I would advise anyone who really wants to know Sardar Patel’s thoughts about most of the issues relevant to our times to purchase the biography of Sardar Patel by Rajmohan Gandhi (Mahatma Gandhi’s grandson). It is by no means perfect, as Rajmohan Gandhi ultimately writes his book to promote and vindicate his grandfather. But it is a lively read and also an honest enough piece of scholarship to allow people to make up their own mind on Sardar’s own views. The book is available here as a free download.
I am not going to comment in detail about Aakar Patel’s misleading and childish arguments, as it will make this article very boring. But I will comment on the difficult to forgive point about Sardar Patel having no knowledge of economics, and thus how could he have made India better off economically compared with Nehru? Let me say this very clearly – India economically would be have been better off under anyone (compared with Nehru), provided that India’s citizens were allowed to just “get on with it” without the thousand hard hitting barriers and licenses, instead of Nehru’s neo-communist plans which put severe hardships and handicaps in pursuing economic freedom, not to mention spawning tremendous corruption. Sardar Patel had a good understanding of India’s talents and needs. He understood the importance of entrepreneurship, avoiding policies which attempted unreasonable wealth re-distribution. He shunned radical but unproven ideologies of any sort.
Sardar Patel & the RSS
Narendra Modi has been a member of the RSS since his youth, and although he has at times been opposed by sections of the RSS, at the present time he enjoys the overwhelming support of the organisation. Sardar Patel banned the RSS after the assassination of Gandhi, for a period of one year. Thus, the logic goes, Modi has no right to appreciate Sardar Patel in this way.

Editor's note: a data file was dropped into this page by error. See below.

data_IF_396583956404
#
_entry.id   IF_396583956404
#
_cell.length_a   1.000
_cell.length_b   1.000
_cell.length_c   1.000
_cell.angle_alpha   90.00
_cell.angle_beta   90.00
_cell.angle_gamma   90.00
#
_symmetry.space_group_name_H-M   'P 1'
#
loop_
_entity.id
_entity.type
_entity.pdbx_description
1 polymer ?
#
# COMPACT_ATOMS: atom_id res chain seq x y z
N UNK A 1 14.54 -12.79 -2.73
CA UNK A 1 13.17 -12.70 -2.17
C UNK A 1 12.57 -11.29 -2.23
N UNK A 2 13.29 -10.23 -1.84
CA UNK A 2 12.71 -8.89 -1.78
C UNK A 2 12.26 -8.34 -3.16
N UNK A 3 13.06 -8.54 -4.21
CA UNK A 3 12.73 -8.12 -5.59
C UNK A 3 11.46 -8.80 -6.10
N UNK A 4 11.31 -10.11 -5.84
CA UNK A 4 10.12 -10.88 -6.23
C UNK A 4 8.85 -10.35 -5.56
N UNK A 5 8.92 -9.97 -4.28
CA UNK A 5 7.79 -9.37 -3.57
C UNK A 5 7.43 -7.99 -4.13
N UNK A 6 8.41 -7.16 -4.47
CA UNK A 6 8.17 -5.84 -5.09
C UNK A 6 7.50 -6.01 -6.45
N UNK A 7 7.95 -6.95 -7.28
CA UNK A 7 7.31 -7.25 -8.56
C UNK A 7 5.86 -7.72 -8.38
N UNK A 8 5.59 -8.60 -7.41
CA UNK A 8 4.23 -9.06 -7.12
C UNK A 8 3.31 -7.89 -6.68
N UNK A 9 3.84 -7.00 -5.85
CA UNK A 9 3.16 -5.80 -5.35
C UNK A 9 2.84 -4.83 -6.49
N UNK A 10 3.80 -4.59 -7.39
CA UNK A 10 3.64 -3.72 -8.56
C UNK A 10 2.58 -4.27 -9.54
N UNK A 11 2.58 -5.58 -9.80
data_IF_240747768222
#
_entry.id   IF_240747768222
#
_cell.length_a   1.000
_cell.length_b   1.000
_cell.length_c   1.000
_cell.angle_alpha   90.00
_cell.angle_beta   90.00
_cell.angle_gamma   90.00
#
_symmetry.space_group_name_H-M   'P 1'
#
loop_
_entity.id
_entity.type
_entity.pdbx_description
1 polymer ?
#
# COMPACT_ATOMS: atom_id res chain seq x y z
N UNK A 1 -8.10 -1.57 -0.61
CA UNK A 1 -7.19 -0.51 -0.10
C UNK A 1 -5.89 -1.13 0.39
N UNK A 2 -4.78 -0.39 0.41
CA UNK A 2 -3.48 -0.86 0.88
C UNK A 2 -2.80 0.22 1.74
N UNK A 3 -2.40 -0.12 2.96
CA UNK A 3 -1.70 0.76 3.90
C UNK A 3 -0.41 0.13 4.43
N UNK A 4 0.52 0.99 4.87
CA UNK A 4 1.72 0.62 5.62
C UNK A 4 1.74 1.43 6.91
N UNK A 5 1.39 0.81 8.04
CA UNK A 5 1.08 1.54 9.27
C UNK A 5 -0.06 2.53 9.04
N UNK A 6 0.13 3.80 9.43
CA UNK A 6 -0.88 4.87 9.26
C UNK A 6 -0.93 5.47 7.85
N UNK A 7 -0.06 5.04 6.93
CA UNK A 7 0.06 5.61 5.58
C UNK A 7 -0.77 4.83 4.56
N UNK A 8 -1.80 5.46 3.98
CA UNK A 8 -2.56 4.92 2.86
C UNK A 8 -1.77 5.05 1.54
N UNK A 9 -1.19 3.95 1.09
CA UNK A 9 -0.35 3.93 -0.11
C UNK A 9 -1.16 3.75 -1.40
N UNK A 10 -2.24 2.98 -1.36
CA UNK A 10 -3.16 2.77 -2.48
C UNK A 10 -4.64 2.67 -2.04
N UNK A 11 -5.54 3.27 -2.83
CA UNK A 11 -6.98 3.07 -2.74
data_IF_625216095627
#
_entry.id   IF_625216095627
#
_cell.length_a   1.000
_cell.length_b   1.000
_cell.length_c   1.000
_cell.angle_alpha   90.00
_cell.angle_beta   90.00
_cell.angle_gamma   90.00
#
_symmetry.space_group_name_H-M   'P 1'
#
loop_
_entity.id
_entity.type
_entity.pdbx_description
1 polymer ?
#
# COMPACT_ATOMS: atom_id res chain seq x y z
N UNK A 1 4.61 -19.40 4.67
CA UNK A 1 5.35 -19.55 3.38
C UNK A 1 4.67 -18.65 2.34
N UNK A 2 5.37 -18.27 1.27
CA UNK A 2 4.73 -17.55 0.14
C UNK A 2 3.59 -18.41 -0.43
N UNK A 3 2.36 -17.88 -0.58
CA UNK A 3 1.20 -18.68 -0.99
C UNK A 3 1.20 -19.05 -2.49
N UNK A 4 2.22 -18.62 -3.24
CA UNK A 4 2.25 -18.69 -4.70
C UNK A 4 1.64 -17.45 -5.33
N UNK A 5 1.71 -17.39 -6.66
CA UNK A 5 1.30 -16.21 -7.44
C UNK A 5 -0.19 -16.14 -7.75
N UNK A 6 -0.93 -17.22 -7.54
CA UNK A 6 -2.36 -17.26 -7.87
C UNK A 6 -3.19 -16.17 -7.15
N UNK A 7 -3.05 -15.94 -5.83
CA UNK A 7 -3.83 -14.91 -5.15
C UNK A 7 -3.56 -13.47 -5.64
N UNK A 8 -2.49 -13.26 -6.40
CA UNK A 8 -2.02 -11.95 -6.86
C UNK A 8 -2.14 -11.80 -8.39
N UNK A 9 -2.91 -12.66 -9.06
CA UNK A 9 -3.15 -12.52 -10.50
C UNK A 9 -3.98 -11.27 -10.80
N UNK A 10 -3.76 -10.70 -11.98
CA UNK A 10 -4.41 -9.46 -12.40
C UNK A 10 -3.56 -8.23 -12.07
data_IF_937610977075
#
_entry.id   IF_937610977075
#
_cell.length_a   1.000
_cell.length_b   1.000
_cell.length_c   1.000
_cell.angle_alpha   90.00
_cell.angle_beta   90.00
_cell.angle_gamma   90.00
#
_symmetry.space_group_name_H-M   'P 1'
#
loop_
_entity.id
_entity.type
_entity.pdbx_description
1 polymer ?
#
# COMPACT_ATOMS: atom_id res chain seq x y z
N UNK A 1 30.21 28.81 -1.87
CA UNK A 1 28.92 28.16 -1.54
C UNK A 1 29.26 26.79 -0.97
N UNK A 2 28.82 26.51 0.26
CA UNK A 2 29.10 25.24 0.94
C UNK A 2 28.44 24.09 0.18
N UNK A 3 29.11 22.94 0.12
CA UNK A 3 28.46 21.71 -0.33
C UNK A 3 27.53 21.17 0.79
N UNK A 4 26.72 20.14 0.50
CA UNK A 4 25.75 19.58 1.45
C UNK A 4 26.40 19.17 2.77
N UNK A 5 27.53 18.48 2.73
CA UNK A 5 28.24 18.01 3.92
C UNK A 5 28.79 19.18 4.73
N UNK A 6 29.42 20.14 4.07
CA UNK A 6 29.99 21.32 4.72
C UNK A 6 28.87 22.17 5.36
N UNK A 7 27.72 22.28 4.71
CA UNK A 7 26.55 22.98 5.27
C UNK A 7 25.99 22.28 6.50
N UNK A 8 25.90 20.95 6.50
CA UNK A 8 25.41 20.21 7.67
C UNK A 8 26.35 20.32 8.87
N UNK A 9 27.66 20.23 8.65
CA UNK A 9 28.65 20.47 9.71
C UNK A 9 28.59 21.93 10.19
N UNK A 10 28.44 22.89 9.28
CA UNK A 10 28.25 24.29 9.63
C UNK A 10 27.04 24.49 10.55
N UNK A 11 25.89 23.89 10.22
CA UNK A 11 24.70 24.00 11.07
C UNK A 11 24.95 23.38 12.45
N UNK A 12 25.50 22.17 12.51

Now the issue of whether the RSS had anything to do with the Mahatma’s death is dealt with quite succinctly here, and I don’t have much to add to this, alongside the fact that just like the Congress changed over time, it is not necessary that the RSS is the same organisation as it was around the time of India’s Partition.
But what were the views of Sardar Patel on the RSS. In actual fact they were not as harsh as what Digvijay Singh would have you believe. According to Rajmohan Gandhi, grandson of Mahatma Gandhi and a biographer of Sardar Patel, the following is a brief summary of the subject:
Sardar Patel was positively inclined towards the RSS before the Mahatma’s assassination. He praised the role of the RSS in refugee camps during the traumatic period following independence.
However, after Mahatma Gandhi’s assassination on January 30, 1948, Patel’s attitude changed. He still made a distinction between the Hindu Mahasabha – whom he blamed for the assassination – and the RSS which he banned for a year. Patel rescinded the ban after advising the RSS leadership to work on social issues, respect the Constitution and abjure politics.
“But Sardar Patel never used the sharp language against the RSS that Nehru did,” says Rajmohan. “For instance, he never called it fascist which Nehru did.”
Regardless of all this, one has a right to appreciate and honour the memories of great personalities even if they are of different political persuasions, or have major disagreements. For example, Atal Bihari Vajpayee had great words of praise for Indira Gandhi, and Indira Gandhi in turn had some very complementary words to say in memory of Veer Savarkar.
And just for the record, the author of this article is not and has never been part of the RSS or affiliated organisations; I am a Swadhyayee by background and am currently just a freelance Hindu (i.e. no organisation affiliation).
Gujarat, Hindus, Nehru and the Sardar
Large sections of Gujaratis have grown up with stories of the injustice of fate, which led to Nehru taking precedence over Modi, and many almost feel a personalised grievance with regards to the lack of respect and remembrance given to Sardar Patel as opposed to Nehru.